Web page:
How often should you feed your parrot lobster?
As mentioned previously, lobster contains some really important nutrients for your parrot but should not become the sole diet. Mixing in some lobster occasionally as a treat is the best way to incorporate it into your parrot’s diet.
The predominant food sources for your parrot should still be seeds, nuts etc. A varied diet is key to a healthy parrot.
How should you prepare the lobster for your parrot?
Lobster is best served boiled and has a distinct color change to let you know when it is done cooking. For the most part you may be cooking lobster for yourself and wishing to give your parrot some of the leftovers.
Whatever recipe you use the main takeaway is put the lobster in boiling water until it cooked through. This is identifiable by the bright red coloring of the shell. Once it is cooked you can serve.
It is up to you whether you remove the shell or give your bird the whole claw or tail to work out for itself how to get to the meat. Some people like to let their parrot have the lobster with the exoskeleton still on so they get some brain stimulation as well as a healthy meal. Be sure to remove the shell once they’ve finished playing though.
How can you tell if lobster is off?
Lobsters are most commonly boiled alive, this is because if left uncooked the meat will go bad within hours. The humane thing chefs tend to do is to kill the lobster just before it needs to be cooked.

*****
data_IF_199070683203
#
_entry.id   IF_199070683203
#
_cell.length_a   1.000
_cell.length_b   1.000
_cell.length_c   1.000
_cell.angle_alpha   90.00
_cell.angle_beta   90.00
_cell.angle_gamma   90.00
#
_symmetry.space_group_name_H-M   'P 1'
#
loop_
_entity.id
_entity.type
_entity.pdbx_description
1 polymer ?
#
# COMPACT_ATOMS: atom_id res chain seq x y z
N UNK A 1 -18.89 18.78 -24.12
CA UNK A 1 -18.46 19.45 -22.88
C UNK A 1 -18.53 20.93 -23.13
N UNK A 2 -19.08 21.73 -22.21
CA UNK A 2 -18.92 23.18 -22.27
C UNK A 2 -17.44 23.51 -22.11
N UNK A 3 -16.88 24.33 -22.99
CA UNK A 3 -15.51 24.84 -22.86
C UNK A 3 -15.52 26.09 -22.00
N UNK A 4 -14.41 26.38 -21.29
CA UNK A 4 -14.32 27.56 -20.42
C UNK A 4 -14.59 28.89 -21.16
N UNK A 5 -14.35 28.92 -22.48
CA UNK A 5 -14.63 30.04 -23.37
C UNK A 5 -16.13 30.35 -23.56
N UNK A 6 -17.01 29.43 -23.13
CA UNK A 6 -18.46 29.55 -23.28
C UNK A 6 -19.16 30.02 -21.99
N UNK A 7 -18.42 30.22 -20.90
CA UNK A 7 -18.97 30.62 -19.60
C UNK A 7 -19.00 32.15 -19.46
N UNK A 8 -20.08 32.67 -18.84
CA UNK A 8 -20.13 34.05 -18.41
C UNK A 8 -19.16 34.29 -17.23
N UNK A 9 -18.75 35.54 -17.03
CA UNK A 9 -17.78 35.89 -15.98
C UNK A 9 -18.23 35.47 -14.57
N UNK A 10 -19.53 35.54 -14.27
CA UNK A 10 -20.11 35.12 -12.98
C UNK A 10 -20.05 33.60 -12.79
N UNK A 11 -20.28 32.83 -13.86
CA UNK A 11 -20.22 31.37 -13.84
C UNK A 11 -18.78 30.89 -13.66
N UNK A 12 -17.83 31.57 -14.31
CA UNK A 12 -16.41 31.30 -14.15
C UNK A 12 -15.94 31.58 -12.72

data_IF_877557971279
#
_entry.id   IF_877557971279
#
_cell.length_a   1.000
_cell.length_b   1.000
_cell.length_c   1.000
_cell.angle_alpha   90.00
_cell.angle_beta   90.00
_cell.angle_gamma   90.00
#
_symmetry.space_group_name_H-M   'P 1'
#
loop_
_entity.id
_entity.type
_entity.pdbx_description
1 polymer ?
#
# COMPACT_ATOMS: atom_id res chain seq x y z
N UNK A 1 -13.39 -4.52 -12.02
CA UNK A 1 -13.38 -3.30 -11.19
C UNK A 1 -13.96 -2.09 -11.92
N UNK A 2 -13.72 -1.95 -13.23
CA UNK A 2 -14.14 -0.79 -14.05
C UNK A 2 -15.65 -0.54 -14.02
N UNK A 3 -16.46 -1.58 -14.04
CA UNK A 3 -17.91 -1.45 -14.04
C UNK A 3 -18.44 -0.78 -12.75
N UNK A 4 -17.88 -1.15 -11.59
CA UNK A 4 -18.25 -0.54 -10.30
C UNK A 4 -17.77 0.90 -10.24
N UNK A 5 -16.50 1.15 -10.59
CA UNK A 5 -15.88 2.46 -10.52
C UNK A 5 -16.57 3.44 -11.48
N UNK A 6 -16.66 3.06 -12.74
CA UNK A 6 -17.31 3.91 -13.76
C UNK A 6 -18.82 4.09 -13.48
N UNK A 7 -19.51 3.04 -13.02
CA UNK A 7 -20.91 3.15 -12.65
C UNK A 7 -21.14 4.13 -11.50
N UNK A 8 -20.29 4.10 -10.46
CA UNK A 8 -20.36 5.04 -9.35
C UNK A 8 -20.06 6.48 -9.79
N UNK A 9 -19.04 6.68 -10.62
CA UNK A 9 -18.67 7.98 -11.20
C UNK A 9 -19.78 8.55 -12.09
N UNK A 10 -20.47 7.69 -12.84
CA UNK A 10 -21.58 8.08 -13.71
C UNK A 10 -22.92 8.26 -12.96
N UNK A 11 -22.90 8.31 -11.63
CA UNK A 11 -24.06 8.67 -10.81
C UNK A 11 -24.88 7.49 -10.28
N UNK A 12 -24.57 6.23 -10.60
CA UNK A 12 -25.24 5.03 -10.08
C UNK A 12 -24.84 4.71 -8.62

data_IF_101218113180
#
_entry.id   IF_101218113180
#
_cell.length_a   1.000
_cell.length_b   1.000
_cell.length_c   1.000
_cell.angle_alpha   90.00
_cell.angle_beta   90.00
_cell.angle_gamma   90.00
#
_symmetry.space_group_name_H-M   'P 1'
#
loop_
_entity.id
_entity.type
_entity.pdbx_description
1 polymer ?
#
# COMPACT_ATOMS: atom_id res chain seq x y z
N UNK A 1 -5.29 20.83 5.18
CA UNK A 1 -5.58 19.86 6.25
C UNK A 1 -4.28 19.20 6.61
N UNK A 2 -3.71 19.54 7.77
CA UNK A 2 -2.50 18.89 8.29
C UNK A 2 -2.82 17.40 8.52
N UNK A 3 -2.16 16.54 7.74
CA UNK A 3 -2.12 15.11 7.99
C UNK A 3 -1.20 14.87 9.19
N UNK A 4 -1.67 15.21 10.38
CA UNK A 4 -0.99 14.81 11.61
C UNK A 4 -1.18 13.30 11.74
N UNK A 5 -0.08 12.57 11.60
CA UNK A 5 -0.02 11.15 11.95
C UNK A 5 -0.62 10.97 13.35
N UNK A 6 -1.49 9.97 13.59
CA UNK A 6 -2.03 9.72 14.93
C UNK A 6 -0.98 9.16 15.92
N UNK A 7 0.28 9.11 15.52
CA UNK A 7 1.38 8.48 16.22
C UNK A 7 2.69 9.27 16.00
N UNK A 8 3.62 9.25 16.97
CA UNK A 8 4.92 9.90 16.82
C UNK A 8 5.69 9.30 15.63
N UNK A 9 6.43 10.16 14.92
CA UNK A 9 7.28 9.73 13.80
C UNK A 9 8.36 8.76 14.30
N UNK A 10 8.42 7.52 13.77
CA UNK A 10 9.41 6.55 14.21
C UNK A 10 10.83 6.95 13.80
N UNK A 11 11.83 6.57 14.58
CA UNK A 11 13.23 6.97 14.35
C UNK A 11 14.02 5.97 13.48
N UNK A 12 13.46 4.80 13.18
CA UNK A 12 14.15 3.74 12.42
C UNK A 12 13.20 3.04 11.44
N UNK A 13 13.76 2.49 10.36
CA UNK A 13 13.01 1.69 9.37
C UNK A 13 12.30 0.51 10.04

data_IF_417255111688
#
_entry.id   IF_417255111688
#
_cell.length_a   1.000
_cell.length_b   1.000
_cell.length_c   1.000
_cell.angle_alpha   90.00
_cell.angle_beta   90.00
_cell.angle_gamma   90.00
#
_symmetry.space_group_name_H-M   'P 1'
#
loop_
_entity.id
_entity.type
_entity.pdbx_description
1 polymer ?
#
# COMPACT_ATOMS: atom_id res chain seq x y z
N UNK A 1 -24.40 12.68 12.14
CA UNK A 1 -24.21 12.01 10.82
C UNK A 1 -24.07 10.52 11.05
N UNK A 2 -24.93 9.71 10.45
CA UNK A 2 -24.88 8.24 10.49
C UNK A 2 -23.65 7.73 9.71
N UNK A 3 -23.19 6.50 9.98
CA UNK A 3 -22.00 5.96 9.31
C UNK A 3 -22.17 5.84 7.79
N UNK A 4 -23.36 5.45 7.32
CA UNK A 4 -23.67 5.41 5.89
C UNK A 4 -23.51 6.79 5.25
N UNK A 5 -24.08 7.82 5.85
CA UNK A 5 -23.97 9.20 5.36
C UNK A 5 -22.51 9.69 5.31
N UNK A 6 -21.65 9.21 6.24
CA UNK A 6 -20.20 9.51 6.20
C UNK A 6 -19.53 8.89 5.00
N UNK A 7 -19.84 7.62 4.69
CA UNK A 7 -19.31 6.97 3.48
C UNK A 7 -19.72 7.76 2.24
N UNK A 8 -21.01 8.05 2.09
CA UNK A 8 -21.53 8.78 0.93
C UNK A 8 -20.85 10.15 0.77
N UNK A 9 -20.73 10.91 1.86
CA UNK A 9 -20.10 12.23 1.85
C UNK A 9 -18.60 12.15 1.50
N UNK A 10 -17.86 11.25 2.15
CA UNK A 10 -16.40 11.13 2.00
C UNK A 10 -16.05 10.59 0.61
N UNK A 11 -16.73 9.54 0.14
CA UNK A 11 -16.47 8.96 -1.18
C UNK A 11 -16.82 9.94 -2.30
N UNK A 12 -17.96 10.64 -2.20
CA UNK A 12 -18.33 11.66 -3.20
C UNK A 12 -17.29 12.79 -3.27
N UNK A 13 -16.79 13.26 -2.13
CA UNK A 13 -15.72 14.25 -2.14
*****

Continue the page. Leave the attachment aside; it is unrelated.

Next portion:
Once it has been cooked it should last for three to four days but only if it has been refrigerated. You will know it as gone bad if there is a pungent smell coming from the meat. Also if it has a soft, cottage cheese-like consistency this indicates it has gone past its best.
What’s the difference between lobster and crayfish and can parrots eat both?
Whilst the appearance of these two creatures mean they are often confused there are some very simple differences to look out for. Crayfish tend to be much smaller than lobsters, averaging two to six inches long as opposed to lobsters which are upwards of eight inches. Lobsters, as mentioned earlier, live in saltwater (oceans) whereas the crayfish is a freshwater (rivers, lakes and ponds).
The general flavor of both is similar but there is a different preparation style for each with crayfish being favored in stews as opposed to being served individually like the lobster. Both are safe for your parrot to eat but the preparation of lobster is safer as the other likely has additional ingredients that may be harmful to your parrot.
There you have it, feeding your parrot some lobster as a fun little activity and treat is a really good way to make sure they are getting some much needed nutrients. However, it isn’t advisable to be feeding them this constantly and it would be one pampered parrot if you were.
The vitamins and minerals contained outweigh the mercury but you must be confident in your ability to cook lobster thoroughly and not to get into the habit of feeding them this dish too often. There are plenty of other types of seafood that provides similar nutritional value with less concern about mercury or boiling something alive.